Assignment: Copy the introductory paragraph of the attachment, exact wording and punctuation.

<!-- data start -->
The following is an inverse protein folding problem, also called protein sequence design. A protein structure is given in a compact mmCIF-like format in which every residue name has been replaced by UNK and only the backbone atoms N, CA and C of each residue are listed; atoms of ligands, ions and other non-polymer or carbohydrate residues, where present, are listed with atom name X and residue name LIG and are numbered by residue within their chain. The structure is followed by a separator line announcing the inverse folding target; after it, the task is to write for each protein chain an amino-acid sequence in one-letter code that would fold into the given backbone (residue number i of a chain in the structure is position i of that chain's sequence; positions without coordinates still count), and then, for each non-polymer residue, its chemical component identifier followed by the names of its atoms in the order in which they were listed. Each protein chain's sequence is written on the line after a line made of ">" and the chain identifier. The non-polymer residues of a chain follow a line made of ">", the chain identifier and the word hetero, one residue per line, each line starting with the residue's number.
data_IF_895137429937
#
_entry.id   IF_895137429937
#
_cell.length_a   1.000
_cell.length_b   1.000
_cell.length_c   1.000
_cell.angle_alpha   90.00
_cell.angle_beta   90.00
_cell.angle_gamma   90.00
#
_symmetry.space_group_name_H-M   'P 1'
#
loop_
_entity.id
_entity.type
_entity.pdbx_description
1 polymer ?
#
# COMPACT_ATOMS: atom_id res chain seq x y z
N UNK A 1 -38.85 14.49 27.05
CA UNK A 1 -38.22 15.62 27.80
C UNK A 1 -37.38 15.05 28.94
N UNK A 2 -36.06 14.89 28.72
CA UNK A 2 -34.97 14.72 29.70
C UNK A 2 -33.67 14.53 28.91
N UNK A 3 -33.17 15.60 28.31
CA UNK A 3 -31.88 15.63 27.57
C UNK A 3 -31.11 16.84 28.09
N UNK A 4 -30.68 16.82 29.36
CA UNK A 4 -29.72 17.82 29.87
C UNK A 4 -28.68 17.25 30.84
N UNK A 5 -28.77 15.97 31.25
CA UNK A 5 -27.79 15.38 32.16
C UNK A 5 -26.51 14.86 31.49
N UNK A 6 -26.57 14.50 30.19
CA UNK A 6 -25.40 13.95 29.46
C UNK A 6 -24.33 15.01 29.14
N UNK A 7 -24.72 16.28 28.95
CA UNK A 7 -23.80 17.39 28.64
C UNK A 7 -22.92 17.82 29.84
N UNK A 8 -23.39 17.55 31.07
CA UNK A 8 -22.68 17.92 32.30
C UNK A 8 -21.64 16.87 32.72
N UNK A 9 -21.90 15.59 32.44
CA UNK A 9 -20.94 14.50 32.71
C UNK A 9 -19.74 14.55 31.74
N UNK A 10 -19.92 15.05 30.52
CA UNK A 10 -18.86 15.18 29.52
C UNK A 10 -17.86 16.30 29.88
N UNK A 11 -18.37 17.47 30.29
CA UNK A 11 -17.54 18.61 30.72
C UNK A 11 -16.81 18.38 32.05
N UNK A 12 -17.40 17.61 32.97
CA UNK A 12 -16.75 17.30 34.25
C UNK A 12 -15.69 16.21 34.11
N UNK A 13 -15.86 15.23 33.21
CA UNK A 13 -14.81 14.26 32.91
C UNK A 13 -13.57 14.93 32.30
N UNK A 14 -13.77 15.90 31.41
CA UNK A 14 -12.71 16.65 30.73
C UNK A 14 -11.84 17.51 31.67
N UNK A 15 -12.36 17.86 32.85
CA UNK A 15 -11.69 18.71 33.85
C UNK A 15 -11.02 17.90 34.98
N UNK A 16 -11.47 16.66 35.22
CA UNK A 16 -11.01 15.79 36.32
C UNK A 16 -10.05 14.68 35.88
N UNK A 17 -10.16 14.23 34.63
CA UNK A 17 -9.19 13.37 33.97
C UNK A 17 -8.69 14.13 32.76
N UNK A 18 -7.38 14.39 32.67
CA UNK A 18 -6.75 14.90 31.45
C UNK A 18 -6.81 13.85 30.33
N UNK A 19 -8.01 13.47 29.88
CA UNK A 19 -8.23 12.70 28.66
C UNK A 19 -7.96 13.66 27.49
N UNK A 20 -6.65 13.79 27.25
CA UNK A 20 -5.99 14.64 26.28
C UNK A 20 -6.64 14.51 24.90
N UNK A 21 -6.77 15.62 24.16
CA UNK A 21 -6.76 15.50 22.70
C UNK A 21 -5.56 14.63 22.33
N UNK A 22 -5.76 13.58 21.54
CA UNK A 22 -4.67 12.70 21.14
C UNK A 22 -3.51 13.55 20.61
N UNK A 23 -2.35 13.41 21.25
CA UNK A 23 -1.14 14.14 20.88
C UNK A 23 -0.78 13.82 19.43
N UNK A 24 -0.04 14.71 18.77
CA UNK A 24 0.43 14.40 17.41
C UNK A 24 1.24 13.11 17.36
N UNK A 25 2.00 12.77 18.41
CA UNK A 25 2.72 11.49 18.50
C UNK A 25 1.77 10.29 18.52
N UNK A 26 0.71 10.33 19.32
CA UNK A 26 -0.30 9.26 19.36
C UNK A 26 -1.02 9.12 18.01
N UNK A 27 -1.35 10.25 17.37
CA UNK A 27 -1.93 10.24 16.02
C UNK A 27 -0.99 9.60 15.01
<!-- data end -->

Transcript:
The following is an inverse protein folding problem, also called protein sequence design. A protein structure is given in a compact mmCIF-like format in which every residue name has been replaced by UNK and only the backbone atoms N, CA and C of each residue are listed; atoms of ligands, ions and other non-polymer or carbohydrate residues, where present, are listed with atom name X and residue name LIG and are numbered by residue within their chain. The structure is followed by a separator line announcing the inverse folding target; after it, the task is to write for each protein chain an amino-acid sequence in one-letter code that would fold into the given backbone (residue number i of a chain in the structure is position i of that chain's sequence; positions without coordinates still count), and then, for each non-polymer residue, its chemical component identifier followed by the names of its atoms in the order in which they were listed. Each protein chain's sequence is written on the line after a line made of ">" and the chain identifier. The non-polymer residues of a chain follow a line made of ">", the chain identifier and the word hetero, one residue per line, each line starting with the residue's number.